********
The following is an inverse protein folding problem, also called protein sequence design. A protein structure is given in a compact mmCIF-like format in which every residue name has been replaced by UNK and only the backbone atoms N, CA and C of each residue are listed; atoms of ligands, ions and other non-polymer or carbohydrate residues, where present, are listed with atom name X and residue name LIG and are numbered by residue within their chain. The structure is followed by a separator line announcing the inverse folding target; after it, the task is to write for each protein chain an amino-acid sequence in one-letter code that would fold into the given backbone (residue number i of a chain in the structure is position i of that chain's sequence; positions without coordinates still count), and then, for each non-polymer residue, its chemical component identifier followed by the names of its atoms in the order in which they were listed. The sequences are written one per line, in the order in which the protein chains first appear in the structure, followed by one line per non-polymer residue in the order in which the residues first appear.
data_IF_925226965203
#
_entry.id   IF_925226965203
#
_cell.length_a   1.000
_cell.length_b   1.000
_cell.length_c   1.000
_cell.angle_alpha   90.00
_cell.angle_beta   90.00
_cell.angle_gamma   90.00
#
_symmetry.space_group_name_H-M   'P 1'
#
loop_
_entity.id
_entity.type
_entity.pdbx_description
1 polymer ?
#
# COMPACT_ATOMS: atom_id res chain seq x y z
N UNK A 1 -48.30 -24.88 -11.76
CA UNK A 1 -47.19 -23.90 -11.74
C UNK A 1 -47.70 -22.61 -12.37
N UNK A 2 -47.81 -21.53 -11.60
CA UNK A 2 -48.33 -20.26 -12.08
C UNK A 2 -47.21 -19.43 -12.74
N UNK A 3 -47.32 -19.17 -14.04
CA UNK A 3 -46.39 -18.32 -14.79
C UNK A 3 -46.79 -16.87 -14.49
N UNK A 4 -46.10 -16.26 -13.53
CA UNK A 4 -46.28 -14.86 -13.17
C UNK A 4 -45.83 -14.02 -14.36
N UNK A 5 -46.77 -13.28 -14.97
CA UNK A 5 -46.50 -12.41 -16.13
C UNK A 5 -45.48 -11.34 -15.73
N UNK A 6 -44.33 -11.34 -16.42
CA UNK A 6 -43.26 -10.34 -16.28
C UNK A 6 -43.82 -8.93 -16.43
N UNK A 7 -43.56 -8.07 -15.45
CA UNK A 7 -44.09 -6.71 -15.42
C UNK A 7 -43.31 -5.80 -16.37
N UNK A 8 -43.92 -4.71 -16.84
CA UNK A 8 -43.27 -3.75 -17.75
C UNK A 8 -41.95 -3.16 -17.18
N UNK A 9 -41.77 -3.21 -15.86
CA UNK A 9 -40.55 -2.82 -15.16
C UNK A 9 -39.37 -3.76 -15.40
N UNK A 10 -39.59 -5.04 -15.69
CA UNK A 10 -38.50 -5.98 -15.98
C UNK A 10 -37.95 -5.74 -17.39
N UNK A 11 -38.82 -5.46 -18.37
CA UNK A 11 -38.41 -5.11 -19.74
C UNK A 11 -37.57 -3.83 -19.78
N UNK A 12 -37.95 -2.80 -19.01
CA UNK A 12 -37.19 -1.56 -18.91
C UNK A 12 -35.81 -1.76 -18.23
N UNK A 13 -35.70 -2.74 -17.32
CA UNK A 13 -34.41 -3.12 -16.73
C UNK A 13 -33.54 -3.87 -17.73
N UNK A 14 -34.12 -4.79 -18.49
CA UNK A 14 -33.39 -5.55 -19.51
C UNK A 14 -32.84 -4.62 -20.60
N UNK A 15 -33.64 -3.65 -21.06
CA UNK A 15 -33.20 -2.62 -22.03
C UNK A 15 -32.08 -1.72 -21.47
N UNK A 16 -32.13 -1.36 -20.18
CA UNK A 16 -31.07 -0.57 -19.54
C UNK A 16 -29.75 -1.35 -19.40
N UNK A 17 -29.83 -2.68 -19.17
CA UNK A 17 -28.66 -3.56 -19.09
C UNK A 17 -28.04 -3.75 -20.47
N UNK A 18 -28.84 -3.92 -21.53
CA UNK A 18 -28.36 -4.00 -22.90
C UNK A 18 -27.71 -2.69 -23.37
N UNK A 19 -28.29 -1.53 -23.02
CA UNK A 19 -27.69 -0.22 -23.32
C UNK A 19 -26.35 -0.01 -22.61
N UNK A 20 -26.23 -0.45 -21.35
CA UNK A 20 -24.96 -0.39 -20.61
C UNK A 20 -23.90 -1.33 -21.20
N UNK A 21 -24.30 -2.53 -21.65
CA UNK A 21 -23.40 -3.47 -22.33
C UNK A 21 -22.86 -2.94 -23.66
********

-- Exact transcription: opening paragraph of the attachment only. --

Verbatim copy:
The following is an inverse protein folding problem, also called protein sequence design. A protein structure is given in a compact mmCIF-like format in which every residue name has been replaced by UNK and only the backbone atoms N, CA and C of each residue are listed; atoms of ligands, ions and other non-polymer or carbohydrate residues, where present, are listed with atom name X and residue name LIG and are numbered by residue within their chain. The structure is followed by a separator line announcing the inverse folding target; after it, the task is to write for each protein chain an amino-acid sequence in one-letter code that would fold into the given backbone (residue number i of a chain in the structure is position i of that chain's sequence; positions without coordinates still count), and then, for each non-polymer residue, its chemical component identifier followed by the names of its atoms in the order in which they were listed. The sequences are written one per line, in the order in which the protein chains first appear in the structure, followed by one line per non-polymer residue in the order in which the residues first appear.